According to statistical research, a student tends to learn better if he interacts more with his teacher. ‘But if a student feels a need to interact with his peers, one-on-one sessions may not do him any good,’ opines Anu Giri, an education consultant. A student of the tenth grade, who has taken close to thirty online sessions says that he doesn’t understand much as there is a lot of disturbance in group online sessions. ‘I feel shy to even ask my doubts. In a classroom setup, I could understand as there used to be pin-drop silence when a teacher gave classes, but in online sessions, there is always some background noise. Nobody is even able to figure out who the culprit is,’ he explains. This problem, he says, is encountered only in group sessions. ‘I have taken a couple of on-one-one sessions as well, and they turned out to be great. I felt quite comfortable,’ he adds.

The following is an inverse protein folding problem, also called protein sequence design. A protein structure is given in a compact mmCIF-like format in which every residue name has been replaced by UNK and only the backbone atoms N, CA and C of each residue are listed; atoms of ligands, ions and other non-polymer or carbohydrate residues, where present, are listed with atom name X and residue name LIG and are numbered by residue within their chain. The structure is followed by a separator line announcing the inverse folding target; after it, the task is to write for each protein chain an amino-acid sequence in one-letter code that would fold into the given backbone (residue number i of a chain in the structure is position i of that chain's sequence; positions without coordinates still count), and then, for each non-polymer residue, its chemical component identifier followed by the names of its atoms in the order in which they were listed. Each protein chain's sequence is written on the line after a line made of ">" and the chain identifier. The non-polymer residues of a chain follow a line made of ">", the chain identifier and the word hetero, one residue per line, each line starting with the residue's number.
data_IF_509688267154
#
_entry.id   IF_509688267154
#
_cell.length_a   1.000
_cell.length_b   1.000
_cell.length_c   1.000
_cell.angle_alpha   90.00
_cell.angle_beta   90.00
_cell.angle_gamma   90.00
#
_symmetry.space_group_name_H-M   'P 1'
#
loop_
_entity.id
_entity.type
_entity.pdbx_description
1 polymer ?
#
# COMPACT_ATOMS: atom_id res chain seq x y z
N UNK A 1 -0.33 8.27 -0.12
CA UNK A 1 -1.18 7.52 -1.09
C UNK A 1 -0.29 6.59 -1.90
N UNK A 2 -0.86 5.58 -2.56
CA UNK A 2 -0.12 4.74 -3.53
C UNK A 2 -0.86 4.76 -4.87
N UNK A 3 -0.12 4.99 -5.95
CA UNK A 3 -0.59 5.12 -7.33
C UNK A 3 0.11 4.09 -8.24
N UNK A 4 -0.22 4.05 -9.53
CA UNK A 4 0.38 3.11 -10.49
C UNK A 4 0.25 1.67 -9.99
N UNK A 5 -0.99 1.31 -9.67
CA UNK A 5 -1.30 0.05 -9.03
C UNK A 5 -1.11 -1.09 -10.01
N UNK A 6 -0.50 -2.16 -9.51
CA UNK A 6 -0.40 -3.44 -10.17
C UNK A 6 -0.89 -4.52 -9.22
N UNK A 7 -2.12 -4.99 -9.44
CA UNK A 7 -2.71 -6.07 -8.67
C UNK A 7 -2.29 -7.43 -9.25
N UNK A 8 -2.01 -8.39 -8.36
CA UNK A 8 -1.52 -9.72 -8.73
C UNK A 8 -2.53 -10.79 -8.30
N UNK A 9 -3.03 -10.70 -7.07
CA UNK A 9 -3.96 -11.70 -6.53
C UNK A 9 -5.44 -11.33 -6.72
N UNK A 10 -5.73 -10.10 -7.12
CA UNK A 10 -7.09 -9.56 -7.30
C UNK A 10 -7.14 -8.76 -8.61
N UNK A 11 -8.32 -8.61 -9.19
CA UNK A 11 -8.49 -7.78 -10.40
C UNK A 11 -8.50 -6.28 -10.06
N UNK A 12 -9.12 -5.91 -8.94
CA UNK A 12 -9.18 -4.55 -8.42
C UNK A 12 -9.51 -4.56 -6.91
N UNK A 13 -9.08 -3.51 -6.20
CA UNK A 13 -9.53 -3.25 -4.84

All students don’t feel the same as this tenth grader feels. For example, Anurag Alosyous, a college student who has only recently enrolled for an online course, says that he has always preferred group sessions over one-on-ones. ‘There is a reason. Attending group sessions makes it easier for me to learn from the mistakes of others. I also get to interact and make friends,’ he says. ‘But now, I’ve been taking one-on-one sessions. I find them boring,’ he complains.
A few teachers admit that group online sessions are a headache. ‘But we have to manage if there is no option. Not only does a group session save time and effort but it also facilitates the exchange of ideas. But managing such a session on an online platform is a big task,’ says V Manikandan, a professor of Business Studies. His colleague, a professor of Economics, seconds his thoughts. ‘I have made small groups of students to ensure my lessons get delivered effectively. I’d be glad if more teachers started giving one-on-one sessions instead of a handful giving group sessions,’ he says.